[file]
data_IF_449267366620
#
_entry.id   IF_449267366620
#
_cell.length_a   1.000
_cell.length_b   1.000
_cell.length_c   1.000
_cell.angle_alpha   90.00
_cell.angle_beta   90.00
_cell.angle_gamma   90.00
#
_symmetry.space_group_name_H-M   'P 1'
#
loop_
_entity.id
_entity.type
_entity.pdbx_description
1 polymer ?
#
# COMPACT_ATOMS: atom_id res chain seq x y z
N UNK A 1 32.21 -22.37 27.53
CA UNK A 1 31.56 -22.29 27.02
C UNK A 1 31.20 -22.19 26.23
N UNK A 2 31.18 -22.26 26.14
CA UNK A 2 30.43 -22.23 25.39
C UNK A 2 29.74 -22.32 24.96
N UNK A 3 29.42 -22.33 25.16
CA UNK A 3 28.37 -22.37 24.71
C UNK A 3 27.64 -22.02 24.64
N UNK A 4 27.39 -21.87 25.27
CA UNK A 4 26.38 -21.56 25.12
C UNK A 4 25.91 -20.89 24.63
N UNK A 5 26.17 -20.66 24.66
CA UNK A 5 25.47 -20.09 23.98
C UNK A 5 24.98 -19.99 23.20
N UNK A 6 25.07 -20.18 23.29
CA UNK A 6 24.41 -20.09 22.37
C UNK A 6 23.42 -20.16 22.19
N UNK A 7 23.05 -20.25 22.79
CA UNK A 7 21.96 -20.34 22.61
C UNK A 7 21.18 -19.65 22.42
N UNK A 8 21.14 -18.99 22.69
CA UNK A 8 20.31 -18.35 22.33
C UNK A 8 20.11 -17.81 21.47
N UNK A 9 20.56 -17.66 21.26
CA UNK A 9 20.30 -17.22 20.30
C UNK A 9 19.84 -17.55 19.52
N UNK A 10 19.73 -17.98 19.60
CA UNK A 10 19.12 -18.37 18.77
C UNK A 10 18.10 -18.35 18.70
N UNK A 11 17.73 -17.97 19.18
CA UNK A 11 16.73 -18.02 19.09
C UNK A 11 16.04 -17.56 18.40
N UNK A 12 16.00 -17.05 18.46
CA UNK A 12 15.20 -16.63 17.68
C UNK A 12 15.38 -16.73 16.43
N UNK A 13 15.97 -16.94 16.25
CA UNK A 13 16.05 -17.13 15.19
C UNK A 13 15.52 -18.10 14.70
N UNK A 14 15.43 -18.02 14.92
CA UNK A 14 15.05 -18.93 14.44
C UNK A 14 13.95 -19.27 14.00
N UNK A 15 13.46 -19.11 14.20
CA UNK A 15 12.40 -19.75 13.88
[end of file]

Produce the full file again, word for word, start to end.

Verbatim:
data_IF_449267366620
#
_entry.id   IF_449267366620
#
_cell.length_a   1.000
_cell.length_b   1.000
_cell.length_c   1.000
_cell.angle_alpha   90.00
_cell.angle_beta   90.00
_cell.angle_gamma   90.00
#
_symmetry.space_group_name_H-M   'P 1'
#
loop_
_entity.id
_entity.type
_entity.pdbx_description
1 polymer ?
#
# COMPACT_ATOMS: atom_id res chain seq x y z
N UNK A 1 32.21 -22.37 27.53
CA UNK A 1 31.56 -22.29 27.02
C UNK A 1 31.20 -22.19 26.23
N UNK A 2 31.18 -22.26 26.14
CA UNK A 2 30.43 -22.23 25.39
C UNK A 2 29.74 -22.32 24.96
N UNK A 3 29.42 -22.33 25.16
CA UNK A 3 28.37 -22.37 24.71
C UNK A 3 27.64 -22.02 24.64
N UNK A 4 27.39 -21.87 25.27
CA UNK A 4 26.38 -21.56 25.12
C UNK A 4 25.91 -20.89 24.63
N UNK A 5 26.17 -20.66 24.66
CA UNK A 5 25.47 -20.09 23.98
C UNK A 5 24.98 -19.99 23.20
N UNK A 6 25.07 -20.18 23.29
CA UNK A 6 24.41 -20.09 22.37
C UNK A 6 23.42 -20.16 22.19
N UNK A 7 23.05 -20.25 22.79
CA UNK A 7 21.96 -20.34 22.61
C UNK A 7 21.18 -19.65 22.42
N UNK A 8 21.14 -18.99 22.69
CA UNK A 8 20.31 -18.35 22.33
C UNK A 8 20.11 -17.81 21.47
N UNK A 9 20.56 -17.66 21.26
CA UNK A 9 20.30 -17.22 20.30
C UNK A 9 19.84 -17.55 19.52
N UNK A 10 19.73 -17.98 19.60
CA UNK A 10 19.12 -18.37 18.77
C UNK A 10 18.10 -18.35 18.70
N UNK A 11 17.73 -17.97 19.18
CA UNK A 11 16.73 -18.02 19.09
C UNK A 11 16.04 -17.56 18.40
N UNK A 12 16.00 -17.05 18.46
CA UNK A 12 15.20 -16.63 17.68
C UNK A 12 15.38 -16.73 16.43
N UNK A 13 15.97 -16.94 16.25
CA UNK A 13 16.05 -17.13 15.19
C UNK A 13 15.52 -18.10 14.70
N UNK A 14 15.43 -18.02 14.92
CA UNK A 14 15.05 -18.93 14.44
C UNK A 14 13.95 -19.27 14.00
N UNK A 15 13.46 -19.11 14.20
CA UNK A 15 12.40 -19.75 13.88